Radar Fundamentals


Scattering is the physical phenomenon that occurs when an EM wave hits a discontinuity/nonuniformity or an object. The deviation of the wave trajectory or path is generally known as scattering.

The classification of scattering phenomena can be made according to the size of the scattering object (or the scatterer) with respect to the wavelength of the EM wave. Radar signals reflect or scatter in different ways depending on the wavelength of the EM wave and the shape of the object (scatterer). If the wavelength of the EM wave is much smaller than the size of the scatterer, the EM wave bounces back in a similar way to how light reflects from a large surface. This type of scattering is often called scattering in the optical region [1]. If the EM wave’s wavelength is of comparable size of the scatterer, such as within a few wavelengths, some resonances may occur, and the scattering intensity may fluctuate considerably for different frequencies. The scattering direction is mainly affected by the incident wave direction in this region that is usually called Mie region (or resonant region) [2, 3]. This particular scattering type is therefore called Mie scattering. If the wavelength of the EM wave is much longer than the size of the scatterer, the wave is dispersed around the scatterer. This type of reflection is named as Rayleigh scattering [2, 3].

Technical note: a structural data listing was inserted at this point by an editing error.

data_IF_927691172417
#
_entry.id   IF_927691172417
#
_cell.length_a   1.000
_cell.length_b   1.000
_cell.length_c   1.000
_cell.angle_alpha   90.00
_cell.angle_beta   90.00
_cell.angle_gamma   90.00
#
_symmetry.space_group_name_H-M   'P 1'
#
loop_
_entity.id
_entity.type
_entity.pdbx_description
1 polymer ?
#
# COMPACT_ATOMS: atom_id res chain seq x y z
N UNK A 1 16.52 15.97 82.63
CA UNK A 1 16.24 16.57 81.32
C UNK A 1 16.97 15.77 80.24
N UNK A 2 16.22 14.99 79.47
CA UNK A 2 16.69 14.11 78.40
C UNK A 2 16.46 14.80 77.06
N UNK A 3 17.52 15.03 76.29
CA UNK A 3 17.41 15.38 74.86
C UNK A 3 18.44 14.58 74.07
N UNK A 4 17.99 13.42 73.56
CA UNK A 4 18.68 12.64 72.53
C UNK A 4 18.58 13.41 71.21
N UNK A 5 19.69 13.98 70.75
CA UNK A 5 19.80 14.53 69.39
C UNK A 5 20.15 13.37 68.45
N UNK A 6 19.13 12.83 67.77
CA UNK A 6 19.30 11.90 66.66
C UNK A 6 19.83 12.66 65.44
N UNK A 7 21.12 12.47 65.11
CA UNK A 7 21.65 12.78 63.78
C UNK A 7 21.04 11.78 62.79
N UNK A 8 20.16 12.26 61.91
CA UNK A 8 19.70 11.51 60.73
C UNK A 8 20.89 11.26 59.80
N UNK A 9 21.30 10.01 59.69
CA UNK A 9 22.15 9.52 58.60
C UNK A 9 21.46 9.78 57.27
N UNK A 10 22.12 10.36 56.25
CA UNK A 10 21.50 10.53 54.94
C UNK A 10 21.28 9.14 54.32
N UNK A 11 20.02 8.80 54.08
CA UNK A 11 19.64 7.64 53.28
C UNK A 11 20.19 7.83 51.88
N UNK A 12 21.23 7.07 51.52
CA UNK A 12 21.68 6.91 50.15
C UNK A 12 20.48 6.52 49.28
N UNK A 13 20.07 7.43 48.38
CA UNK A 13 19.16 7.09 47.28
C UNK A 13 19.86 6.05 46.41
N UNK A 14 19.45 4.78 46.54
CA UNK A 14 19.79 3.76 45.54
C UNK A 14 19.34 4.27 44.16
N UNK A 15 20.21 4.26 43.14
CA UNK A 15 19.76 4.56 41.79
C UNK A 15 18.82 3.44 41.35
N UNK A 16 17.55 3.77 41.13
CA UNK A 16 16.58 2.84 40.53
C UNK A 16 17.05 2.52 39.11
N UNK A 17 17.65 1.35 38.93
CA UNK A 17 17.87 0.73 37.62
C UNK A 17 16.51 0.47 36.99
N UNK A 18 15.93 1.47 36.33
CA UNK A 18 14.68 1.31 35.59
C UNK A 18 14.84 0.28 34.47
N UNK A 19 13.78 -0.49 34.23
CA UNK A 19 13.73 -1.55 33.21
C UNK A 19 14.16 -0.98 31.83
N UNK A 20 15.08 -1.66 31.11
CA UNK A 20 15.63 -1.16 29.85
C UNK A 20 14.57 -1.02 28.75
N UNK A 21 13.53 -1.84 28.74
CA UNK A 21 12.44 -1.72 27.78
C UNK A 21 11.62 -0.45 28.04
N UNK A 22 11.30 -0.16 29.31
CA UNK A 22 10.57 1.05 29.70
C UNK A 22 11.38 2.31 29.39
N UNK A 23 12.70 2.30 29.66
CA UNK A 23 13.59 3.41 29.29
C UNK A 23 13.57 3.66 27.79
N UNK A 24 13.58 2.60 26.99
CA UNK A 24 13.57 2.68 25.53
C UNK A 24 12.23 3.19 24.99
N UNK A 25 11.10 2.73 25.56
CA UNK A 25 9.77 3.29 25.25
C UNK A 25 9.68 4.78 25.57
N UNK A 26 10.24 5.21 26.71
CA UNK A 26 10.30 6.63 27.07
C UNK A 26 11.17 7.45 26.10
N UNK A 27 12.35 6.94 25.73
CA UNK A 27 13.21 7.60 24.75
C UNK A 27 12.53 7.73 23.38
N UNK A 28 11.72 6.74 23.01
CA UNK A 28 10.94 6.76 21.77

Scattering types can also be classified according to the wave’s trajectory ...

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